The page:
Unlimited liquidity may be enough to help reverse the credit freeze, a big plus to be sure, and possibly enough to help governments get their debt issuances done. But, unless there is a structural change in the European economy, it is unlikely to be enough to bring yields to sustainable levels, meaning that the debt crisis may continue to worsen, even if it does so away from the media spotlight. The current market dynamic is driven by monetary factors, but unfortunately political news is not presently moving forward as clearly as it was earlier in the year.

China is growing well, but more cautiously than in recent years. The US is currently performing well, in line with our predictions and better than many had expected. But unlike in the early noughties, it is not growing enough to pull the rest of the world up with it. Europe cannot expect another global macro free lunch, and needs to act decisively. Absent such assertive action, it is unlikely to experience an economic upswing sufficient to reverse the enormous economic damage caused by its reluctance to implement crisis response agreements.

For now, the market has a bit of a festive mood, and we welcome this. Technically and tactically, this rally might carry us through for several weeks, but it could turn at any time, and if the party goes on into January without reforms, it will quickly start smelling of excess.

Since the markets wait for no man (well, except perhaps a central bank head or two), we are working through the festive season. And so we will have a chance next week to wish you Happy New Year. But, Christmas itself is upon us. Enjoy it to the fullest.

Best regards,

James

Market Comment 15 December 2011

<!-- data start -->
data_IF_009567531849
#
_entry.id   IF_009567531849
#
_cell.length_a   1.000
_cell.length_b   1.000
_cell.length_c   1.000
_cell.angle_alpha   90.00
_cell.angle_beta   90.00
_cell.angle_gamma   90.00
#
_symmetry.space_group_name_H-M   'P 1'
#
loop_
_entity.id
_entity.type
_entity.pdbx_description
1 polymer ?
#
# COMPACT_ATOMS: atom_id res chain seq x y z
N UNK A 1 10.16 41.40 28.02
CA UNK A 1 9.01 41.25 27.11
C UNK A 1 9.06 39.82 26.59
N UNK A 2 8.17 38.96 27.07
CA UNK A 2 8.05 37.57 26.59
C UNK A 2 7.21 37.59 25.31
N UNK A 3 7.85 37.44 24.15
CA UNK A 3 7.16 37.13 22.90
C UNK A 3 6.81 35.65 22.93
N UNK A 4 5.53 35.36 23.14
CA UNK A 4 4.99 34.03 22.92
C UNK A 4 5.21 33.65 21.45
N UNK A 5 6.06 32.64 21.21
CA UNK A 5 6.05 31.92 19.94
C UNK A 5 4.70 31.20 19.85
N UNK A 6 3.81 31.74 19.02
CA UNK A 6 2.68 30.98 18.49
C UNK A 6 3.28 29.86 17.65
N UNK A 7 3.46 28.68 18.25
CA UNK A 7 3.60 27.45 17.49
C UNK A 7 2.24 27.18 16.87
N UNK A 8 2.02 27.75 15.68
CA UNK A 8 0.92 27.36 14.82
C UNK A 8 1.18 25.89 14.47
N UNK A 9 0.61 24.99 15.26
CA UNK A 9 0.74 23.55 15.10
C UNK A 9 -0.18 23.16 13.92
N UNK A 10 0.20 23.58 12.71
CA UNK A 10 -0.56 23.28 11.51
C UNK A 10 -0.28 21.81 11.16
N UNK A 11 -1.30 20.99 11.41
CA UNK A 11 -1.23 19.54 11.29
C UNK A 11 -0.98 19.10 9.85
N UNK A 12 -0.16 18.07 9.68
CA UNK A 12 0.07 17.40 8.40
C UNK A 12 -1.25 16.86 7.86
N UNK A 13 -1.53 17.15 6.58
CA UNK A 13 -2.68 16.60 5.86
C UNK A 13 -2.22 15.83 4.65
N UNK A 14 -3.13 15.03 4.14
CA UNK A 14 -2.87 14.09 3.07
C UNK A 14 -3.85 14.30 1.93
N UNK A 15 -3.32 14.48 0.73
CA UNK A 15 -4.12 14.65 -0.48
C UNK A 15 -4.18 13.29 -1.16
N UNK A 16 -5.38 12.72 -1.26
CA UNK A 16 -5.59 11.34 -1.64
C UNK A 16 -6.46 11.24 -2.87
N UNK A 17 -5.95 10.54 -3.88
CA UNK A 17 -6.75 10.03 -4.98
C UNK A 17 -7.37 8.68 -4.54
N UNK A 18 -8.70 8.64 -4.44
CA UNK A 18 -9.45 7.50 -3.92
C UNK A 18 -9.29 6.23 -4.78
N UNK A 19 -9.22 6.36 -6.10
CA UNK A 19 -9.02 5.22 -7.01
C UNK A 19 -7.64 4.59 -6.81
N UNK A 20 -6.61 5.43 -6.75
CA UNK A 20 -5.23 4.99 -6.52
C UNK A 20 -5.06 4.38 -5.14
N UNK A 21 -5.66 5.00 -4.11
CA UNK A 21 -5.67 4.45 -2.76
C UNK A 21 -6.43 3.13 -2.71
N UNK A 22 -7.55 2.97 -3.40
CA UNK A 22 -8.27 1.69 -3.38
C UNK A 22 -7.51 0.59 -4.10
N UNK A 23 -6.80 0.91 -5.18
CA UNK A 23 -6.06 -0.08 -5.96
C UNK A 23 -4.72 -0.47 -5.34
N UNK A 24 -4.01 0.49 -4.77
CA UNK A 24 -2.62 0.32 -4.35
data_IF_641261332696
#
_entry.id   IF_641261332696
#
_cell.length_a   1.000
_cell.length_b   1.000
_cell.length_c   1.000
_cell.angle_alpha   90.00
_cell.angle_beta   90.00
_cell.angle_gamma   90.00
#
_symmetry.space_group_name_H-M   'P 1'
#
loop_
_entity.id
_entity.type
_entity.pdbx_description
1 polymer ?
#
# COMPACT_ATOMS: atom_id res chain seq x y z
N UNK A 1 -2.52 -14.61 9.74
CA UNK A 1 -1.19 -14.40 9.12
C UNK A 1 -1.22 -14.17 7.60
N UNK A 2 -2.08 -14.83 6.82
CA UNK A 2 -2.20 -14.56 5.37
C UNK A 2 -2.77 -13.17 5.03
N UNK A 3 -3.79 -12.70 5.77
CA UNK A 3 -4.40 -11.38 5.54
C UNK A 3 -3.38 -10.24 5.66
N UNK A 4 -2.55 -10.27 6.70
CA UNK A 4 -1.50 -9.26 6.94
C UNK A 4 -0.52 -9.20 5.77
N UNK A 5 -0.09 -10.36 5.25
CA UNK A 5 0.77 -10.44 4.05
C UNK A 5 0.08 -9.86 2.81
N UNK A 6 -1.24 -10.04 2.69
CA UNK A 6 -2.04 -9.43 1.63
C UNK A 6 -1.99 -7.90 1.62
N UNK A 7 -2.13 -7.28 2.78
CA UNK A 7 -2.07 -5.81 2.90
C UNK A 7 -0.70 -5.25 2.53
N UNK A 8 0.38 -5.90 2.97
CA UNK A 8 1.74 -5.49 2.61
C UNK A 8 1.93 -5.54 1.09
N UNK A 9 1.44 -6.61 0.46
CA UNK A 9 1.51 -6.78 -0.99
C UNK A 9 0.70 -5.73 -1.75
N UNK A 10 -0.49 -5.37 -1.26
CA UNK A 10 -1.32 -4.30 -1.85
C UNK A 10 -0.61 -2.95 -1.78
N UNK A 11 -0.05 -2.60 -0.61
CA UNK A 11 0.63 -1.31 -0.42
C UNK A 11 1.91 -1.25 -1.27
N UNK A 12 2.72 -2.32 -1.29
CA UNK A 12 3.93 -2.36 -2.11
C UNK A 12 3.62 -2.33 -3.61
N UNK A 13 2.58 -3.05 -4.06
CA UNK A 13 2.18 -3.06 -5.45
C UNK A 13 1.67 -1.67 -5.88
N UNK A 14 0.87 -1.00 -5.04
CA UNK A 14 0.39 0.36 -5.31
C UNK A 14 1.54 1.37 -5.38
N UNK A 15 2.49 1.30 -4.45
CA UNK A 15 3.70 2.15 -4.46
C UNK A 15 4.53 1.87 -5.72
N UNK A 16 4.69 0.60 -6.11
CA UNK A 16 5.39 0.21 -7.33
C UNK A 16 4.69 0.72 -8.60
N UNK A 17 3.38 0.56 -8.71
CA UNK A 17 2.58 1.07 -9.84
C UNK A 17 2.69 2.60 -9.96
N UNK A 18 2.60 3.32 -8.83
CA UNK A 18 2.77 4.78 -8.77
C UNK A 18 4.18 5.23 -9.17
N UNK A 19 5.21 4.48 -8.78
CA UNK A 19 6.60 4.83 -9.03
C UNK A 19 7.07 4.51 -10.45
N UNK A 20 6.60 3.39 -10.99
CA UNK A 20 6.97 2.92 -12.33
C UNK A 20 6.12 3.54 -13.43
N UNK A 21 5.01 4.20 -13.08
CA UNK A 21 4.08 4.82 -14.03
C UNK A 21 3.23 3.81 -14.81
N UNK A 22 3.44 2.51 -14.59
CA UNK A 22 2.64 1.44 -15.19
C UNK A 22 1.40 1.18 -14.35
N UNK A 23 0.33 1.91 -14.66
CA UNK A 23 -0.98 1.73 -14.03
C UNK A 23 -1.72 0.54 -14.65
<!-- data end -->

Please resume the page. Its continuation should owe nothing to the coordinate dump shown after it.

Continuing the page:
Much has happened since our last letter (OK, it’s the first letter I have posted here, contact me for the backlog!), not least the December meeting of the ECB and another European leadership summit. We became more nervous ahead of the latest round of crisis measures, reflecting that Europe can hold as many summits as it likes, but things may continue to worsen until it moves from discussion to implementation. Has anything changed?

The December summit led to stringent agreements on deficit management – a stricter incarnation of the Eurozone’s original Growth and Stability Pact (GSP). This move is concerning, first because it institutionalises austerity measures without leaving room for pro-growth solutions, second because this impractical characteristic means it is unlikely to sustain market confidence. Germany itself was the first to breach the deficit rules of the original GSP, a move that was understandable because it imposed excessively restrictive constraints. By introducing even less flexible rules, the EU is implementing a new economic statute, one which is guaranteed not to suit all countries at all times. There are some positives, such as using the European courts to adjudicate on areas of dispute, but the proposed system is likely to be rejected by more than just the UK before the discussion is over.

Meanwhile, the ECB has dramatically shifted gears, lowering rates another 25bp, and announcing new unlimited lending policies, of the form that helped resolve the 2008 credit crunch. Sure enough, this money is beginning to work its way into the system already, as demonstrated by this week’s Spanish bond auction. And the euro has moved sharply downward, as expected.

The question is whether or not the 2008 remedy will work this time? And here the jury is out. At the margin, it may enable to banks to be more supportive of new government issuance. However, there is an open question of whether banks will follow the ECB’s lead and prop up the system again. Yes, this is profitable lending and European banks clearly need profits, but is it sustainable? Perhaps the Greek debt restructuring has taught them a degree of caution. Until there is an implemented crisis resolution plan, including measures to cut Greek debt to sustainable levels and help all troubled nations to move back to growth, Europe looks unlikely to shake off its troubles.

Following tradition, the market celebrated the December summit with a sharp sell-off. As we write, markets are back in the green though, and with some momentum. The ECB’s recent steps should significantly impact frozen credit markets (good for corporate bonds) and help peripheral sovereign debt to some extent. But December’s summit kicked the can down the road. Over the next days we will be watching to see if the festive rally can recover, but, even if it does, we still lack a solid foundation for 2012.

Best regards,

James